Saturday, May 25, 2024

China is churning out solar panels—and upsetting sand markets

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Sand is everywhere. Yet only a certain sort can be used to make the ultra-clear glass required for smartphones and solar panels. It must have a silica concentration of more than 99.9%, against less than 80% for construction material. This high-quality sand is scarce: of the 50bn or so tonnes extracted each year, less than 1% can be used to produce regular glass. A tiny fraction of that is pure enough for solar panels.

TOPSHOT – This photo taken on February 21, 2024 shows workers inspecting solar panels at a rooftop of a power plant in Fuzhou, in southern China’s Fujian province. (Photo by AFP) / China OUT(AFP)

As China’s leaders seek to revive the country’s economy, and to rebalance it away from property, they are throwing cash at manufacturing firms. The result is likely to be a surge in production, especially in sectors that Xi Jinping sees as important to China’s future, such as lithium-ion batteries, electric cars and solar panels, many of which require vast amounts of sand. As a result, demand will probably rise higher still. Prices are already hovering near record highs; last year they came to around $55 a tonne.

The market is opaque and fragmented. But Crux Investor, a data firm, notes that the price of high-quality sand has risen twice as much as that of lower-quality stuff over the past five years, owing to the expansion of green manufacturing and the growing popularity of smartphones. Prices are buoyed by the fact that most Asian countries control exports so as to prevent environmental degradation. In America, where fine sand is mostly found in freshwater rivers, tough regulation makes extraction hard.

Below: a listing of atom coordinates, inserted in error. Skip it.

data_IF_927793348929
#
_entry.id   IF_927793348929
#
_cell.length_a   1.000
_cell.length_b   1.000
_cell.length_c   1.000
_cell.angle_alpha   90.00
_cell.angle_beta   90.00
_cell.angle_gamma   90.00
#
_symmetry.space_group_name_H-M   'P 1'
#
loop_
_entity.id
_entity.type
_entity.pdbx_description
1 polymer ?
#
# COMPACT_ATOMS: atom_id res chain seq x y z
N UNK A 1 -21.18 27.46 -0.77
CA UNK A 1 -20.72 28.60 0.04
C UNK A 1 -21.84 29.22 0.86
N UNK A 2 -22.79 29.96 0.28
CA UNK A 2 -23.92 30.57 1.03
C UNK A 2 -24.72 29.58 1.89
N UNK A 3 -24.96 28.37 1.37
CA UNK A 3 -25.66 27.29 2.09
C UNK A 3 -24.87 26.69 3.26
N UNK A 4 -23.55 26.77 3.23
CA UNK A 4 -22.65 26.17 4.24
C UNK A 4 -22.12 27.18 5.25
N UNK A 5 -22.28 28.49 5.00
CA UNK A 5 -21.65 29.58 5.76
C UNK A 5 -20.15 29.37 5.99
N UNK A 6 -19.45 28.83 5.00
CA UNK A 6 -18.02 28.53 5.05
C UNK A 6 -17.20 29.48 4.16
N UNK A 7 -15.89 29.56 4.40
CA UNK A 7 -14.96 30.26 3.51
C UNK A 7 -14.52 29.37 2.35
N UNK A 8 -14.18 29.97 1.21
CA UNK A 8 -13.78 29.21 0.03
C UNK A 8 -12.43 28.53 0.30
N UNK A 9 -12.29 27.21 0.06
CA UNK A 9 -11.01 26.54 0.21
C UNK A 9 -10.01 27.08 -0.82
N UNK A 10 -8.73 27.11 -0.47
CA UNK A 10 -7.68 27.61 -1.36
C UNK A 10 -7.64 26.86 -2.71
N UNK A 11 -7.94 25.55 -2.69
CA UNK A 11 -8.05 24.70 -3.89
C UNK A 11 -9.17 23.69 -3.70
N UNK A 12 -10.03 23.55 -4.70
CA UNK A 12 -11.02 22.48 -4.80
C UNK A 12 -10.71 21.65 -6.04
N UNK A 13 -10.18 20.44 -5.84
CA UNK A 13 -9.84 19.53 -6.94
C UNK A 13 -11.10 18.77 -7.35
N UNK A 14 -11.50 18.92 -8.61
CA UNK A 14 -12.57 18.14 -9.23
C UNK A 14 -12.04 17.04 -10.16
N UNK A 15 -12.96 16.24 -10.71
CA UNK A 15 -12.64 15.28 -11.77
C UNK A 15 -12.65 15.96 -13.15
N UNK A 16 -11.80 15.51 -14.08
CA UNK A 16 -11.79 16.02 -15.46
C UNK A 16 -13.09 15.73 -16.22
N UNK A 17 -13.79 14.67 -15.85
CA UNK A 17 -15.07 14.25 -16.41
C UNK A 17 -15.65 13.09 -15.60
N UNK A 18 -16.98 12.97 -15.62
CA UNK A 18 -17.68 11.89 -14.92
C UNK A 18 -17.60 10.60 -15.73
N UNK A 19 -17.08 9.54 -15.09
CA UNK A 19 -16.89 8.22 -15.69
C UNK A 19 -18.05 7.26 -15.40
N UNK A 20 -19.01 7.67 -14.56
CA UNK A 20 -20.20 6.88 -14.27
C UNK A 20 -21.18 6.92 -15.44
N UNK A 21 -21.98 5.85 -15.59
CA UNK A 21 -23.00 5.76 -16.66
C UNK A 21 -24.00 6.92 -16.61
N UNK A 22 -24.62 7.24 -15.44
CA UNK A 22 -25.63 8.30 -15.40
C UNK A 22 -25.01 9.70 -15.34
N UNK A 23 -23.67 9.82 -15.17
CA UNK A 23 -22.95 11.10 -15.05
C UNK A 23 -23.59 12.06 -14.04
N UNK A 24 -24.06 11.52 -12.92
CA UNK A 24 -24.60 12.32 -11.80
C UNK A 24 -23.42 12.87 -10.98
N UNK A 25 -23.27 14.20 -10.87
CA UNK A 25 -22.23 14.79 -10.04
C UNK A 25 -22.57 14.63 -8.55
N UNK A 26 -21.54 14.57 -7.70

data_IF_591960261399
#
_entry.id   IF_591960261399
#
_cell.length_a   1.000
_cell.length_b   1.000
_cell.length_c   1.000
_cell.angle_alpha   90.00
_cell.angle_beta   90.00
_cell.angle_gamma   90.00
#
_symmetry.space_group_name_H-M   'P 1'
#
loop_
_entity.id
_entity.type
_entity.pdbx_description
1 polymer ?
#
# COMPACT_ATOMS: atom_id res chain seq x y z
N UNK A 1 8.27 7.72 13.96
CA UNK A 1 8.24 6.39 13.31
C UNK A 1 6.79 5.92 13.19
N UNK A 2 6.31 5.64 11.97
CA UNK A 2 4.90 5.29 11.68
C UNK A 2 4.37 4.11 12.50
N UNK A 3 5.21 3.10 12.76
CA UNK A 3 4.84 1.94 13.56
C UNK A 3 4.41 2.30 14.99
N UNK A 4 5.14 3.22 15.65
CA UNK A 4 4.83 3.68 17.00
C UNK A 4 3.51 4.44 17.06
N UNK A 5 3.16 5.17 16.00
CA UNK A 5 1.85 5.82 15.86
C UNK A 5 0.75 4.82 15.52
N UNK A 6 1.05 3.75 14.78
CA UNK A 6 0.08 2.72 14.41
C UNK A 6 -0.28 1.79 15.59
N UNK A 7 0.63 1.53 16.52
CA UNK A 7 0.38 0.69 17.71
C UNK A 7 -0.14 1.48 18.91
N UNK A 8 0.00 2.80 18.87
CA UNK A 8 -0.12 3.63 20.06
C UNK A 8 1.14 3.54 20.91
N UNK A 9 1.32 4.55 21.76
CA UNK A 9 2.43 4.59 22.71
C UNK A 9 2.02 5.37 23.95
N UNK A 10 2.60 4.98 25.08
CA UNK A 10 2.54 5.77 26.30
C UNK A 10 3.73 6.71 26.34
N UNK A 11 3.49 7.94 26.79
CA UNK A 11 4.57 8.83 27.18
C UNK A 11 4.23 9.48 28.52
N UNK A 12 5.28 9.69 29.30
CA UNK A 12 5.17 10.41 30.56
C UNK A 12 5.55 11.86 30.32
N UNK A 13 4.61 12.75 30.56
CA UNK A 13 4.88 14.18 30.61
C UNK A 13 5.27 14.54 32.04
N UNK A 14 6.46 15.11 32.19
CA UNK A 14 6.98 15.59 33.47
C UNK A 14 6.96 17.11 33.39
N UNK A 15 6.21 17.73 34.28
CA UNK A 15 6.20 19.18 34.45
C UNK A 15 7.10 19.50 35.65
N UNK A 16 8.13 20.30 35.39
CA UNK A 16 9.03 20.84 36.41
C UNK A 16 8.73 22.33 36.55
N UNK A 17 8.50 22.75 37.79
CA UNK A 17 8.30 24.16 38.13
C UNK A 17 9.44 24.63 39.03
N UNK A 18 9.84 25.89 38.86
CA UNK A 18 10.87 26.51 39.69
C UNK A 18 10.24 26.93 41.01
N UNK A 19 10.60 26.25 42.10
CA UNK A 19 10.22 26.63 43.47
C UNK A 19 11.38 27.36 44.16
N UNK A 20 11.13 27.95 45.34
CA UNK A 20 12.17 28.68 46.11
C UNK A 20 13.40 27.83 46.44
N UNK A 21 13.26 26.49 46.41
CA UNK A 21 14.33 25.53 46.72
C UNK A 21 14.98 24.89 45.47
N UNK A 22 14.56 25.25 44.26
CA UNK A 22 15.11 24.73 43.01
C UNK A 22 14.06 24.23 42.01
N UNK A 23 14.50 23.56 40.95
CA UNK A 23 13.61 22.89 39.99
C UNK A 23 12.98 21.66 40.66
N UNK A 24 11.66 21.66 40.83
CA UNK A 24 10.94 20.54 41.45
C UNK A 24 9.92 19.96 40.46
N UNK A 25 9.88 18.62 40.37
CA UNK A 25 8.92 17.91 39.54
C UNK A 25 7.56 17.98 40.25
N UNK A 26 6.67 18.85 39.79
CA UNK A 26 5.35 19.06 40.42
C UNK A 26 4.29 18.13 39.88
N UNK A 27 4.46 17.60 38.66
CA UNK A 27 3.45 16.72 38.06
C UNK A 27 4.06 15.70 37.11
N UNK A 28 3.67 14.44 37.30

Some manufacturers are now looking for alternatives. One option is to refine sand used for regular glass, which tends to be 99.5% silica. The problem is that doing so is itself expensive.

Miners, both legitimate and otherwise, therefore spy on an opportunity. The black market, estimated to be worth hundreds of billions of dollars a year, is likely to grow. Australia and Brazil are perhaps best placed to profit from the legal boom, according to Brian Leeners of Homerun Resources, a miner. Although these countries are best known for their sparkling white beaches, they also have significant reserves of industrial sand. These reserves are often farther from human settlements than those elsewhere, making extraction simpler. Mining companies report that until recently the price of sand was not high enough to cover shipping costs. Soaring prices have changed the equation.

Neither country is in China’s sphere of influence. As such, they may help make Western supply chains more resilient. Mr Leeners points out that Brazil’s shipping lanes are also less prone to disruption, since they avoid the drought-hit Panama Canal and the Red Sea, which is under bombardment by Houthi rebels. Other commodities essential for the green transition, including cobalt, nickel and lithium, have seen prices jump, only to fall subsequently when new supplies or cheaper alternatives are discovered. Once permits have been acquired for extraction, high-quality sand could be the next to follow this path. The wait will, however, be an uncomfortable one for many manufacturers.

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© 2023, The Economist Newspaper Limited. All rights reserved. From The Economist, published under licence. The original content can be found on

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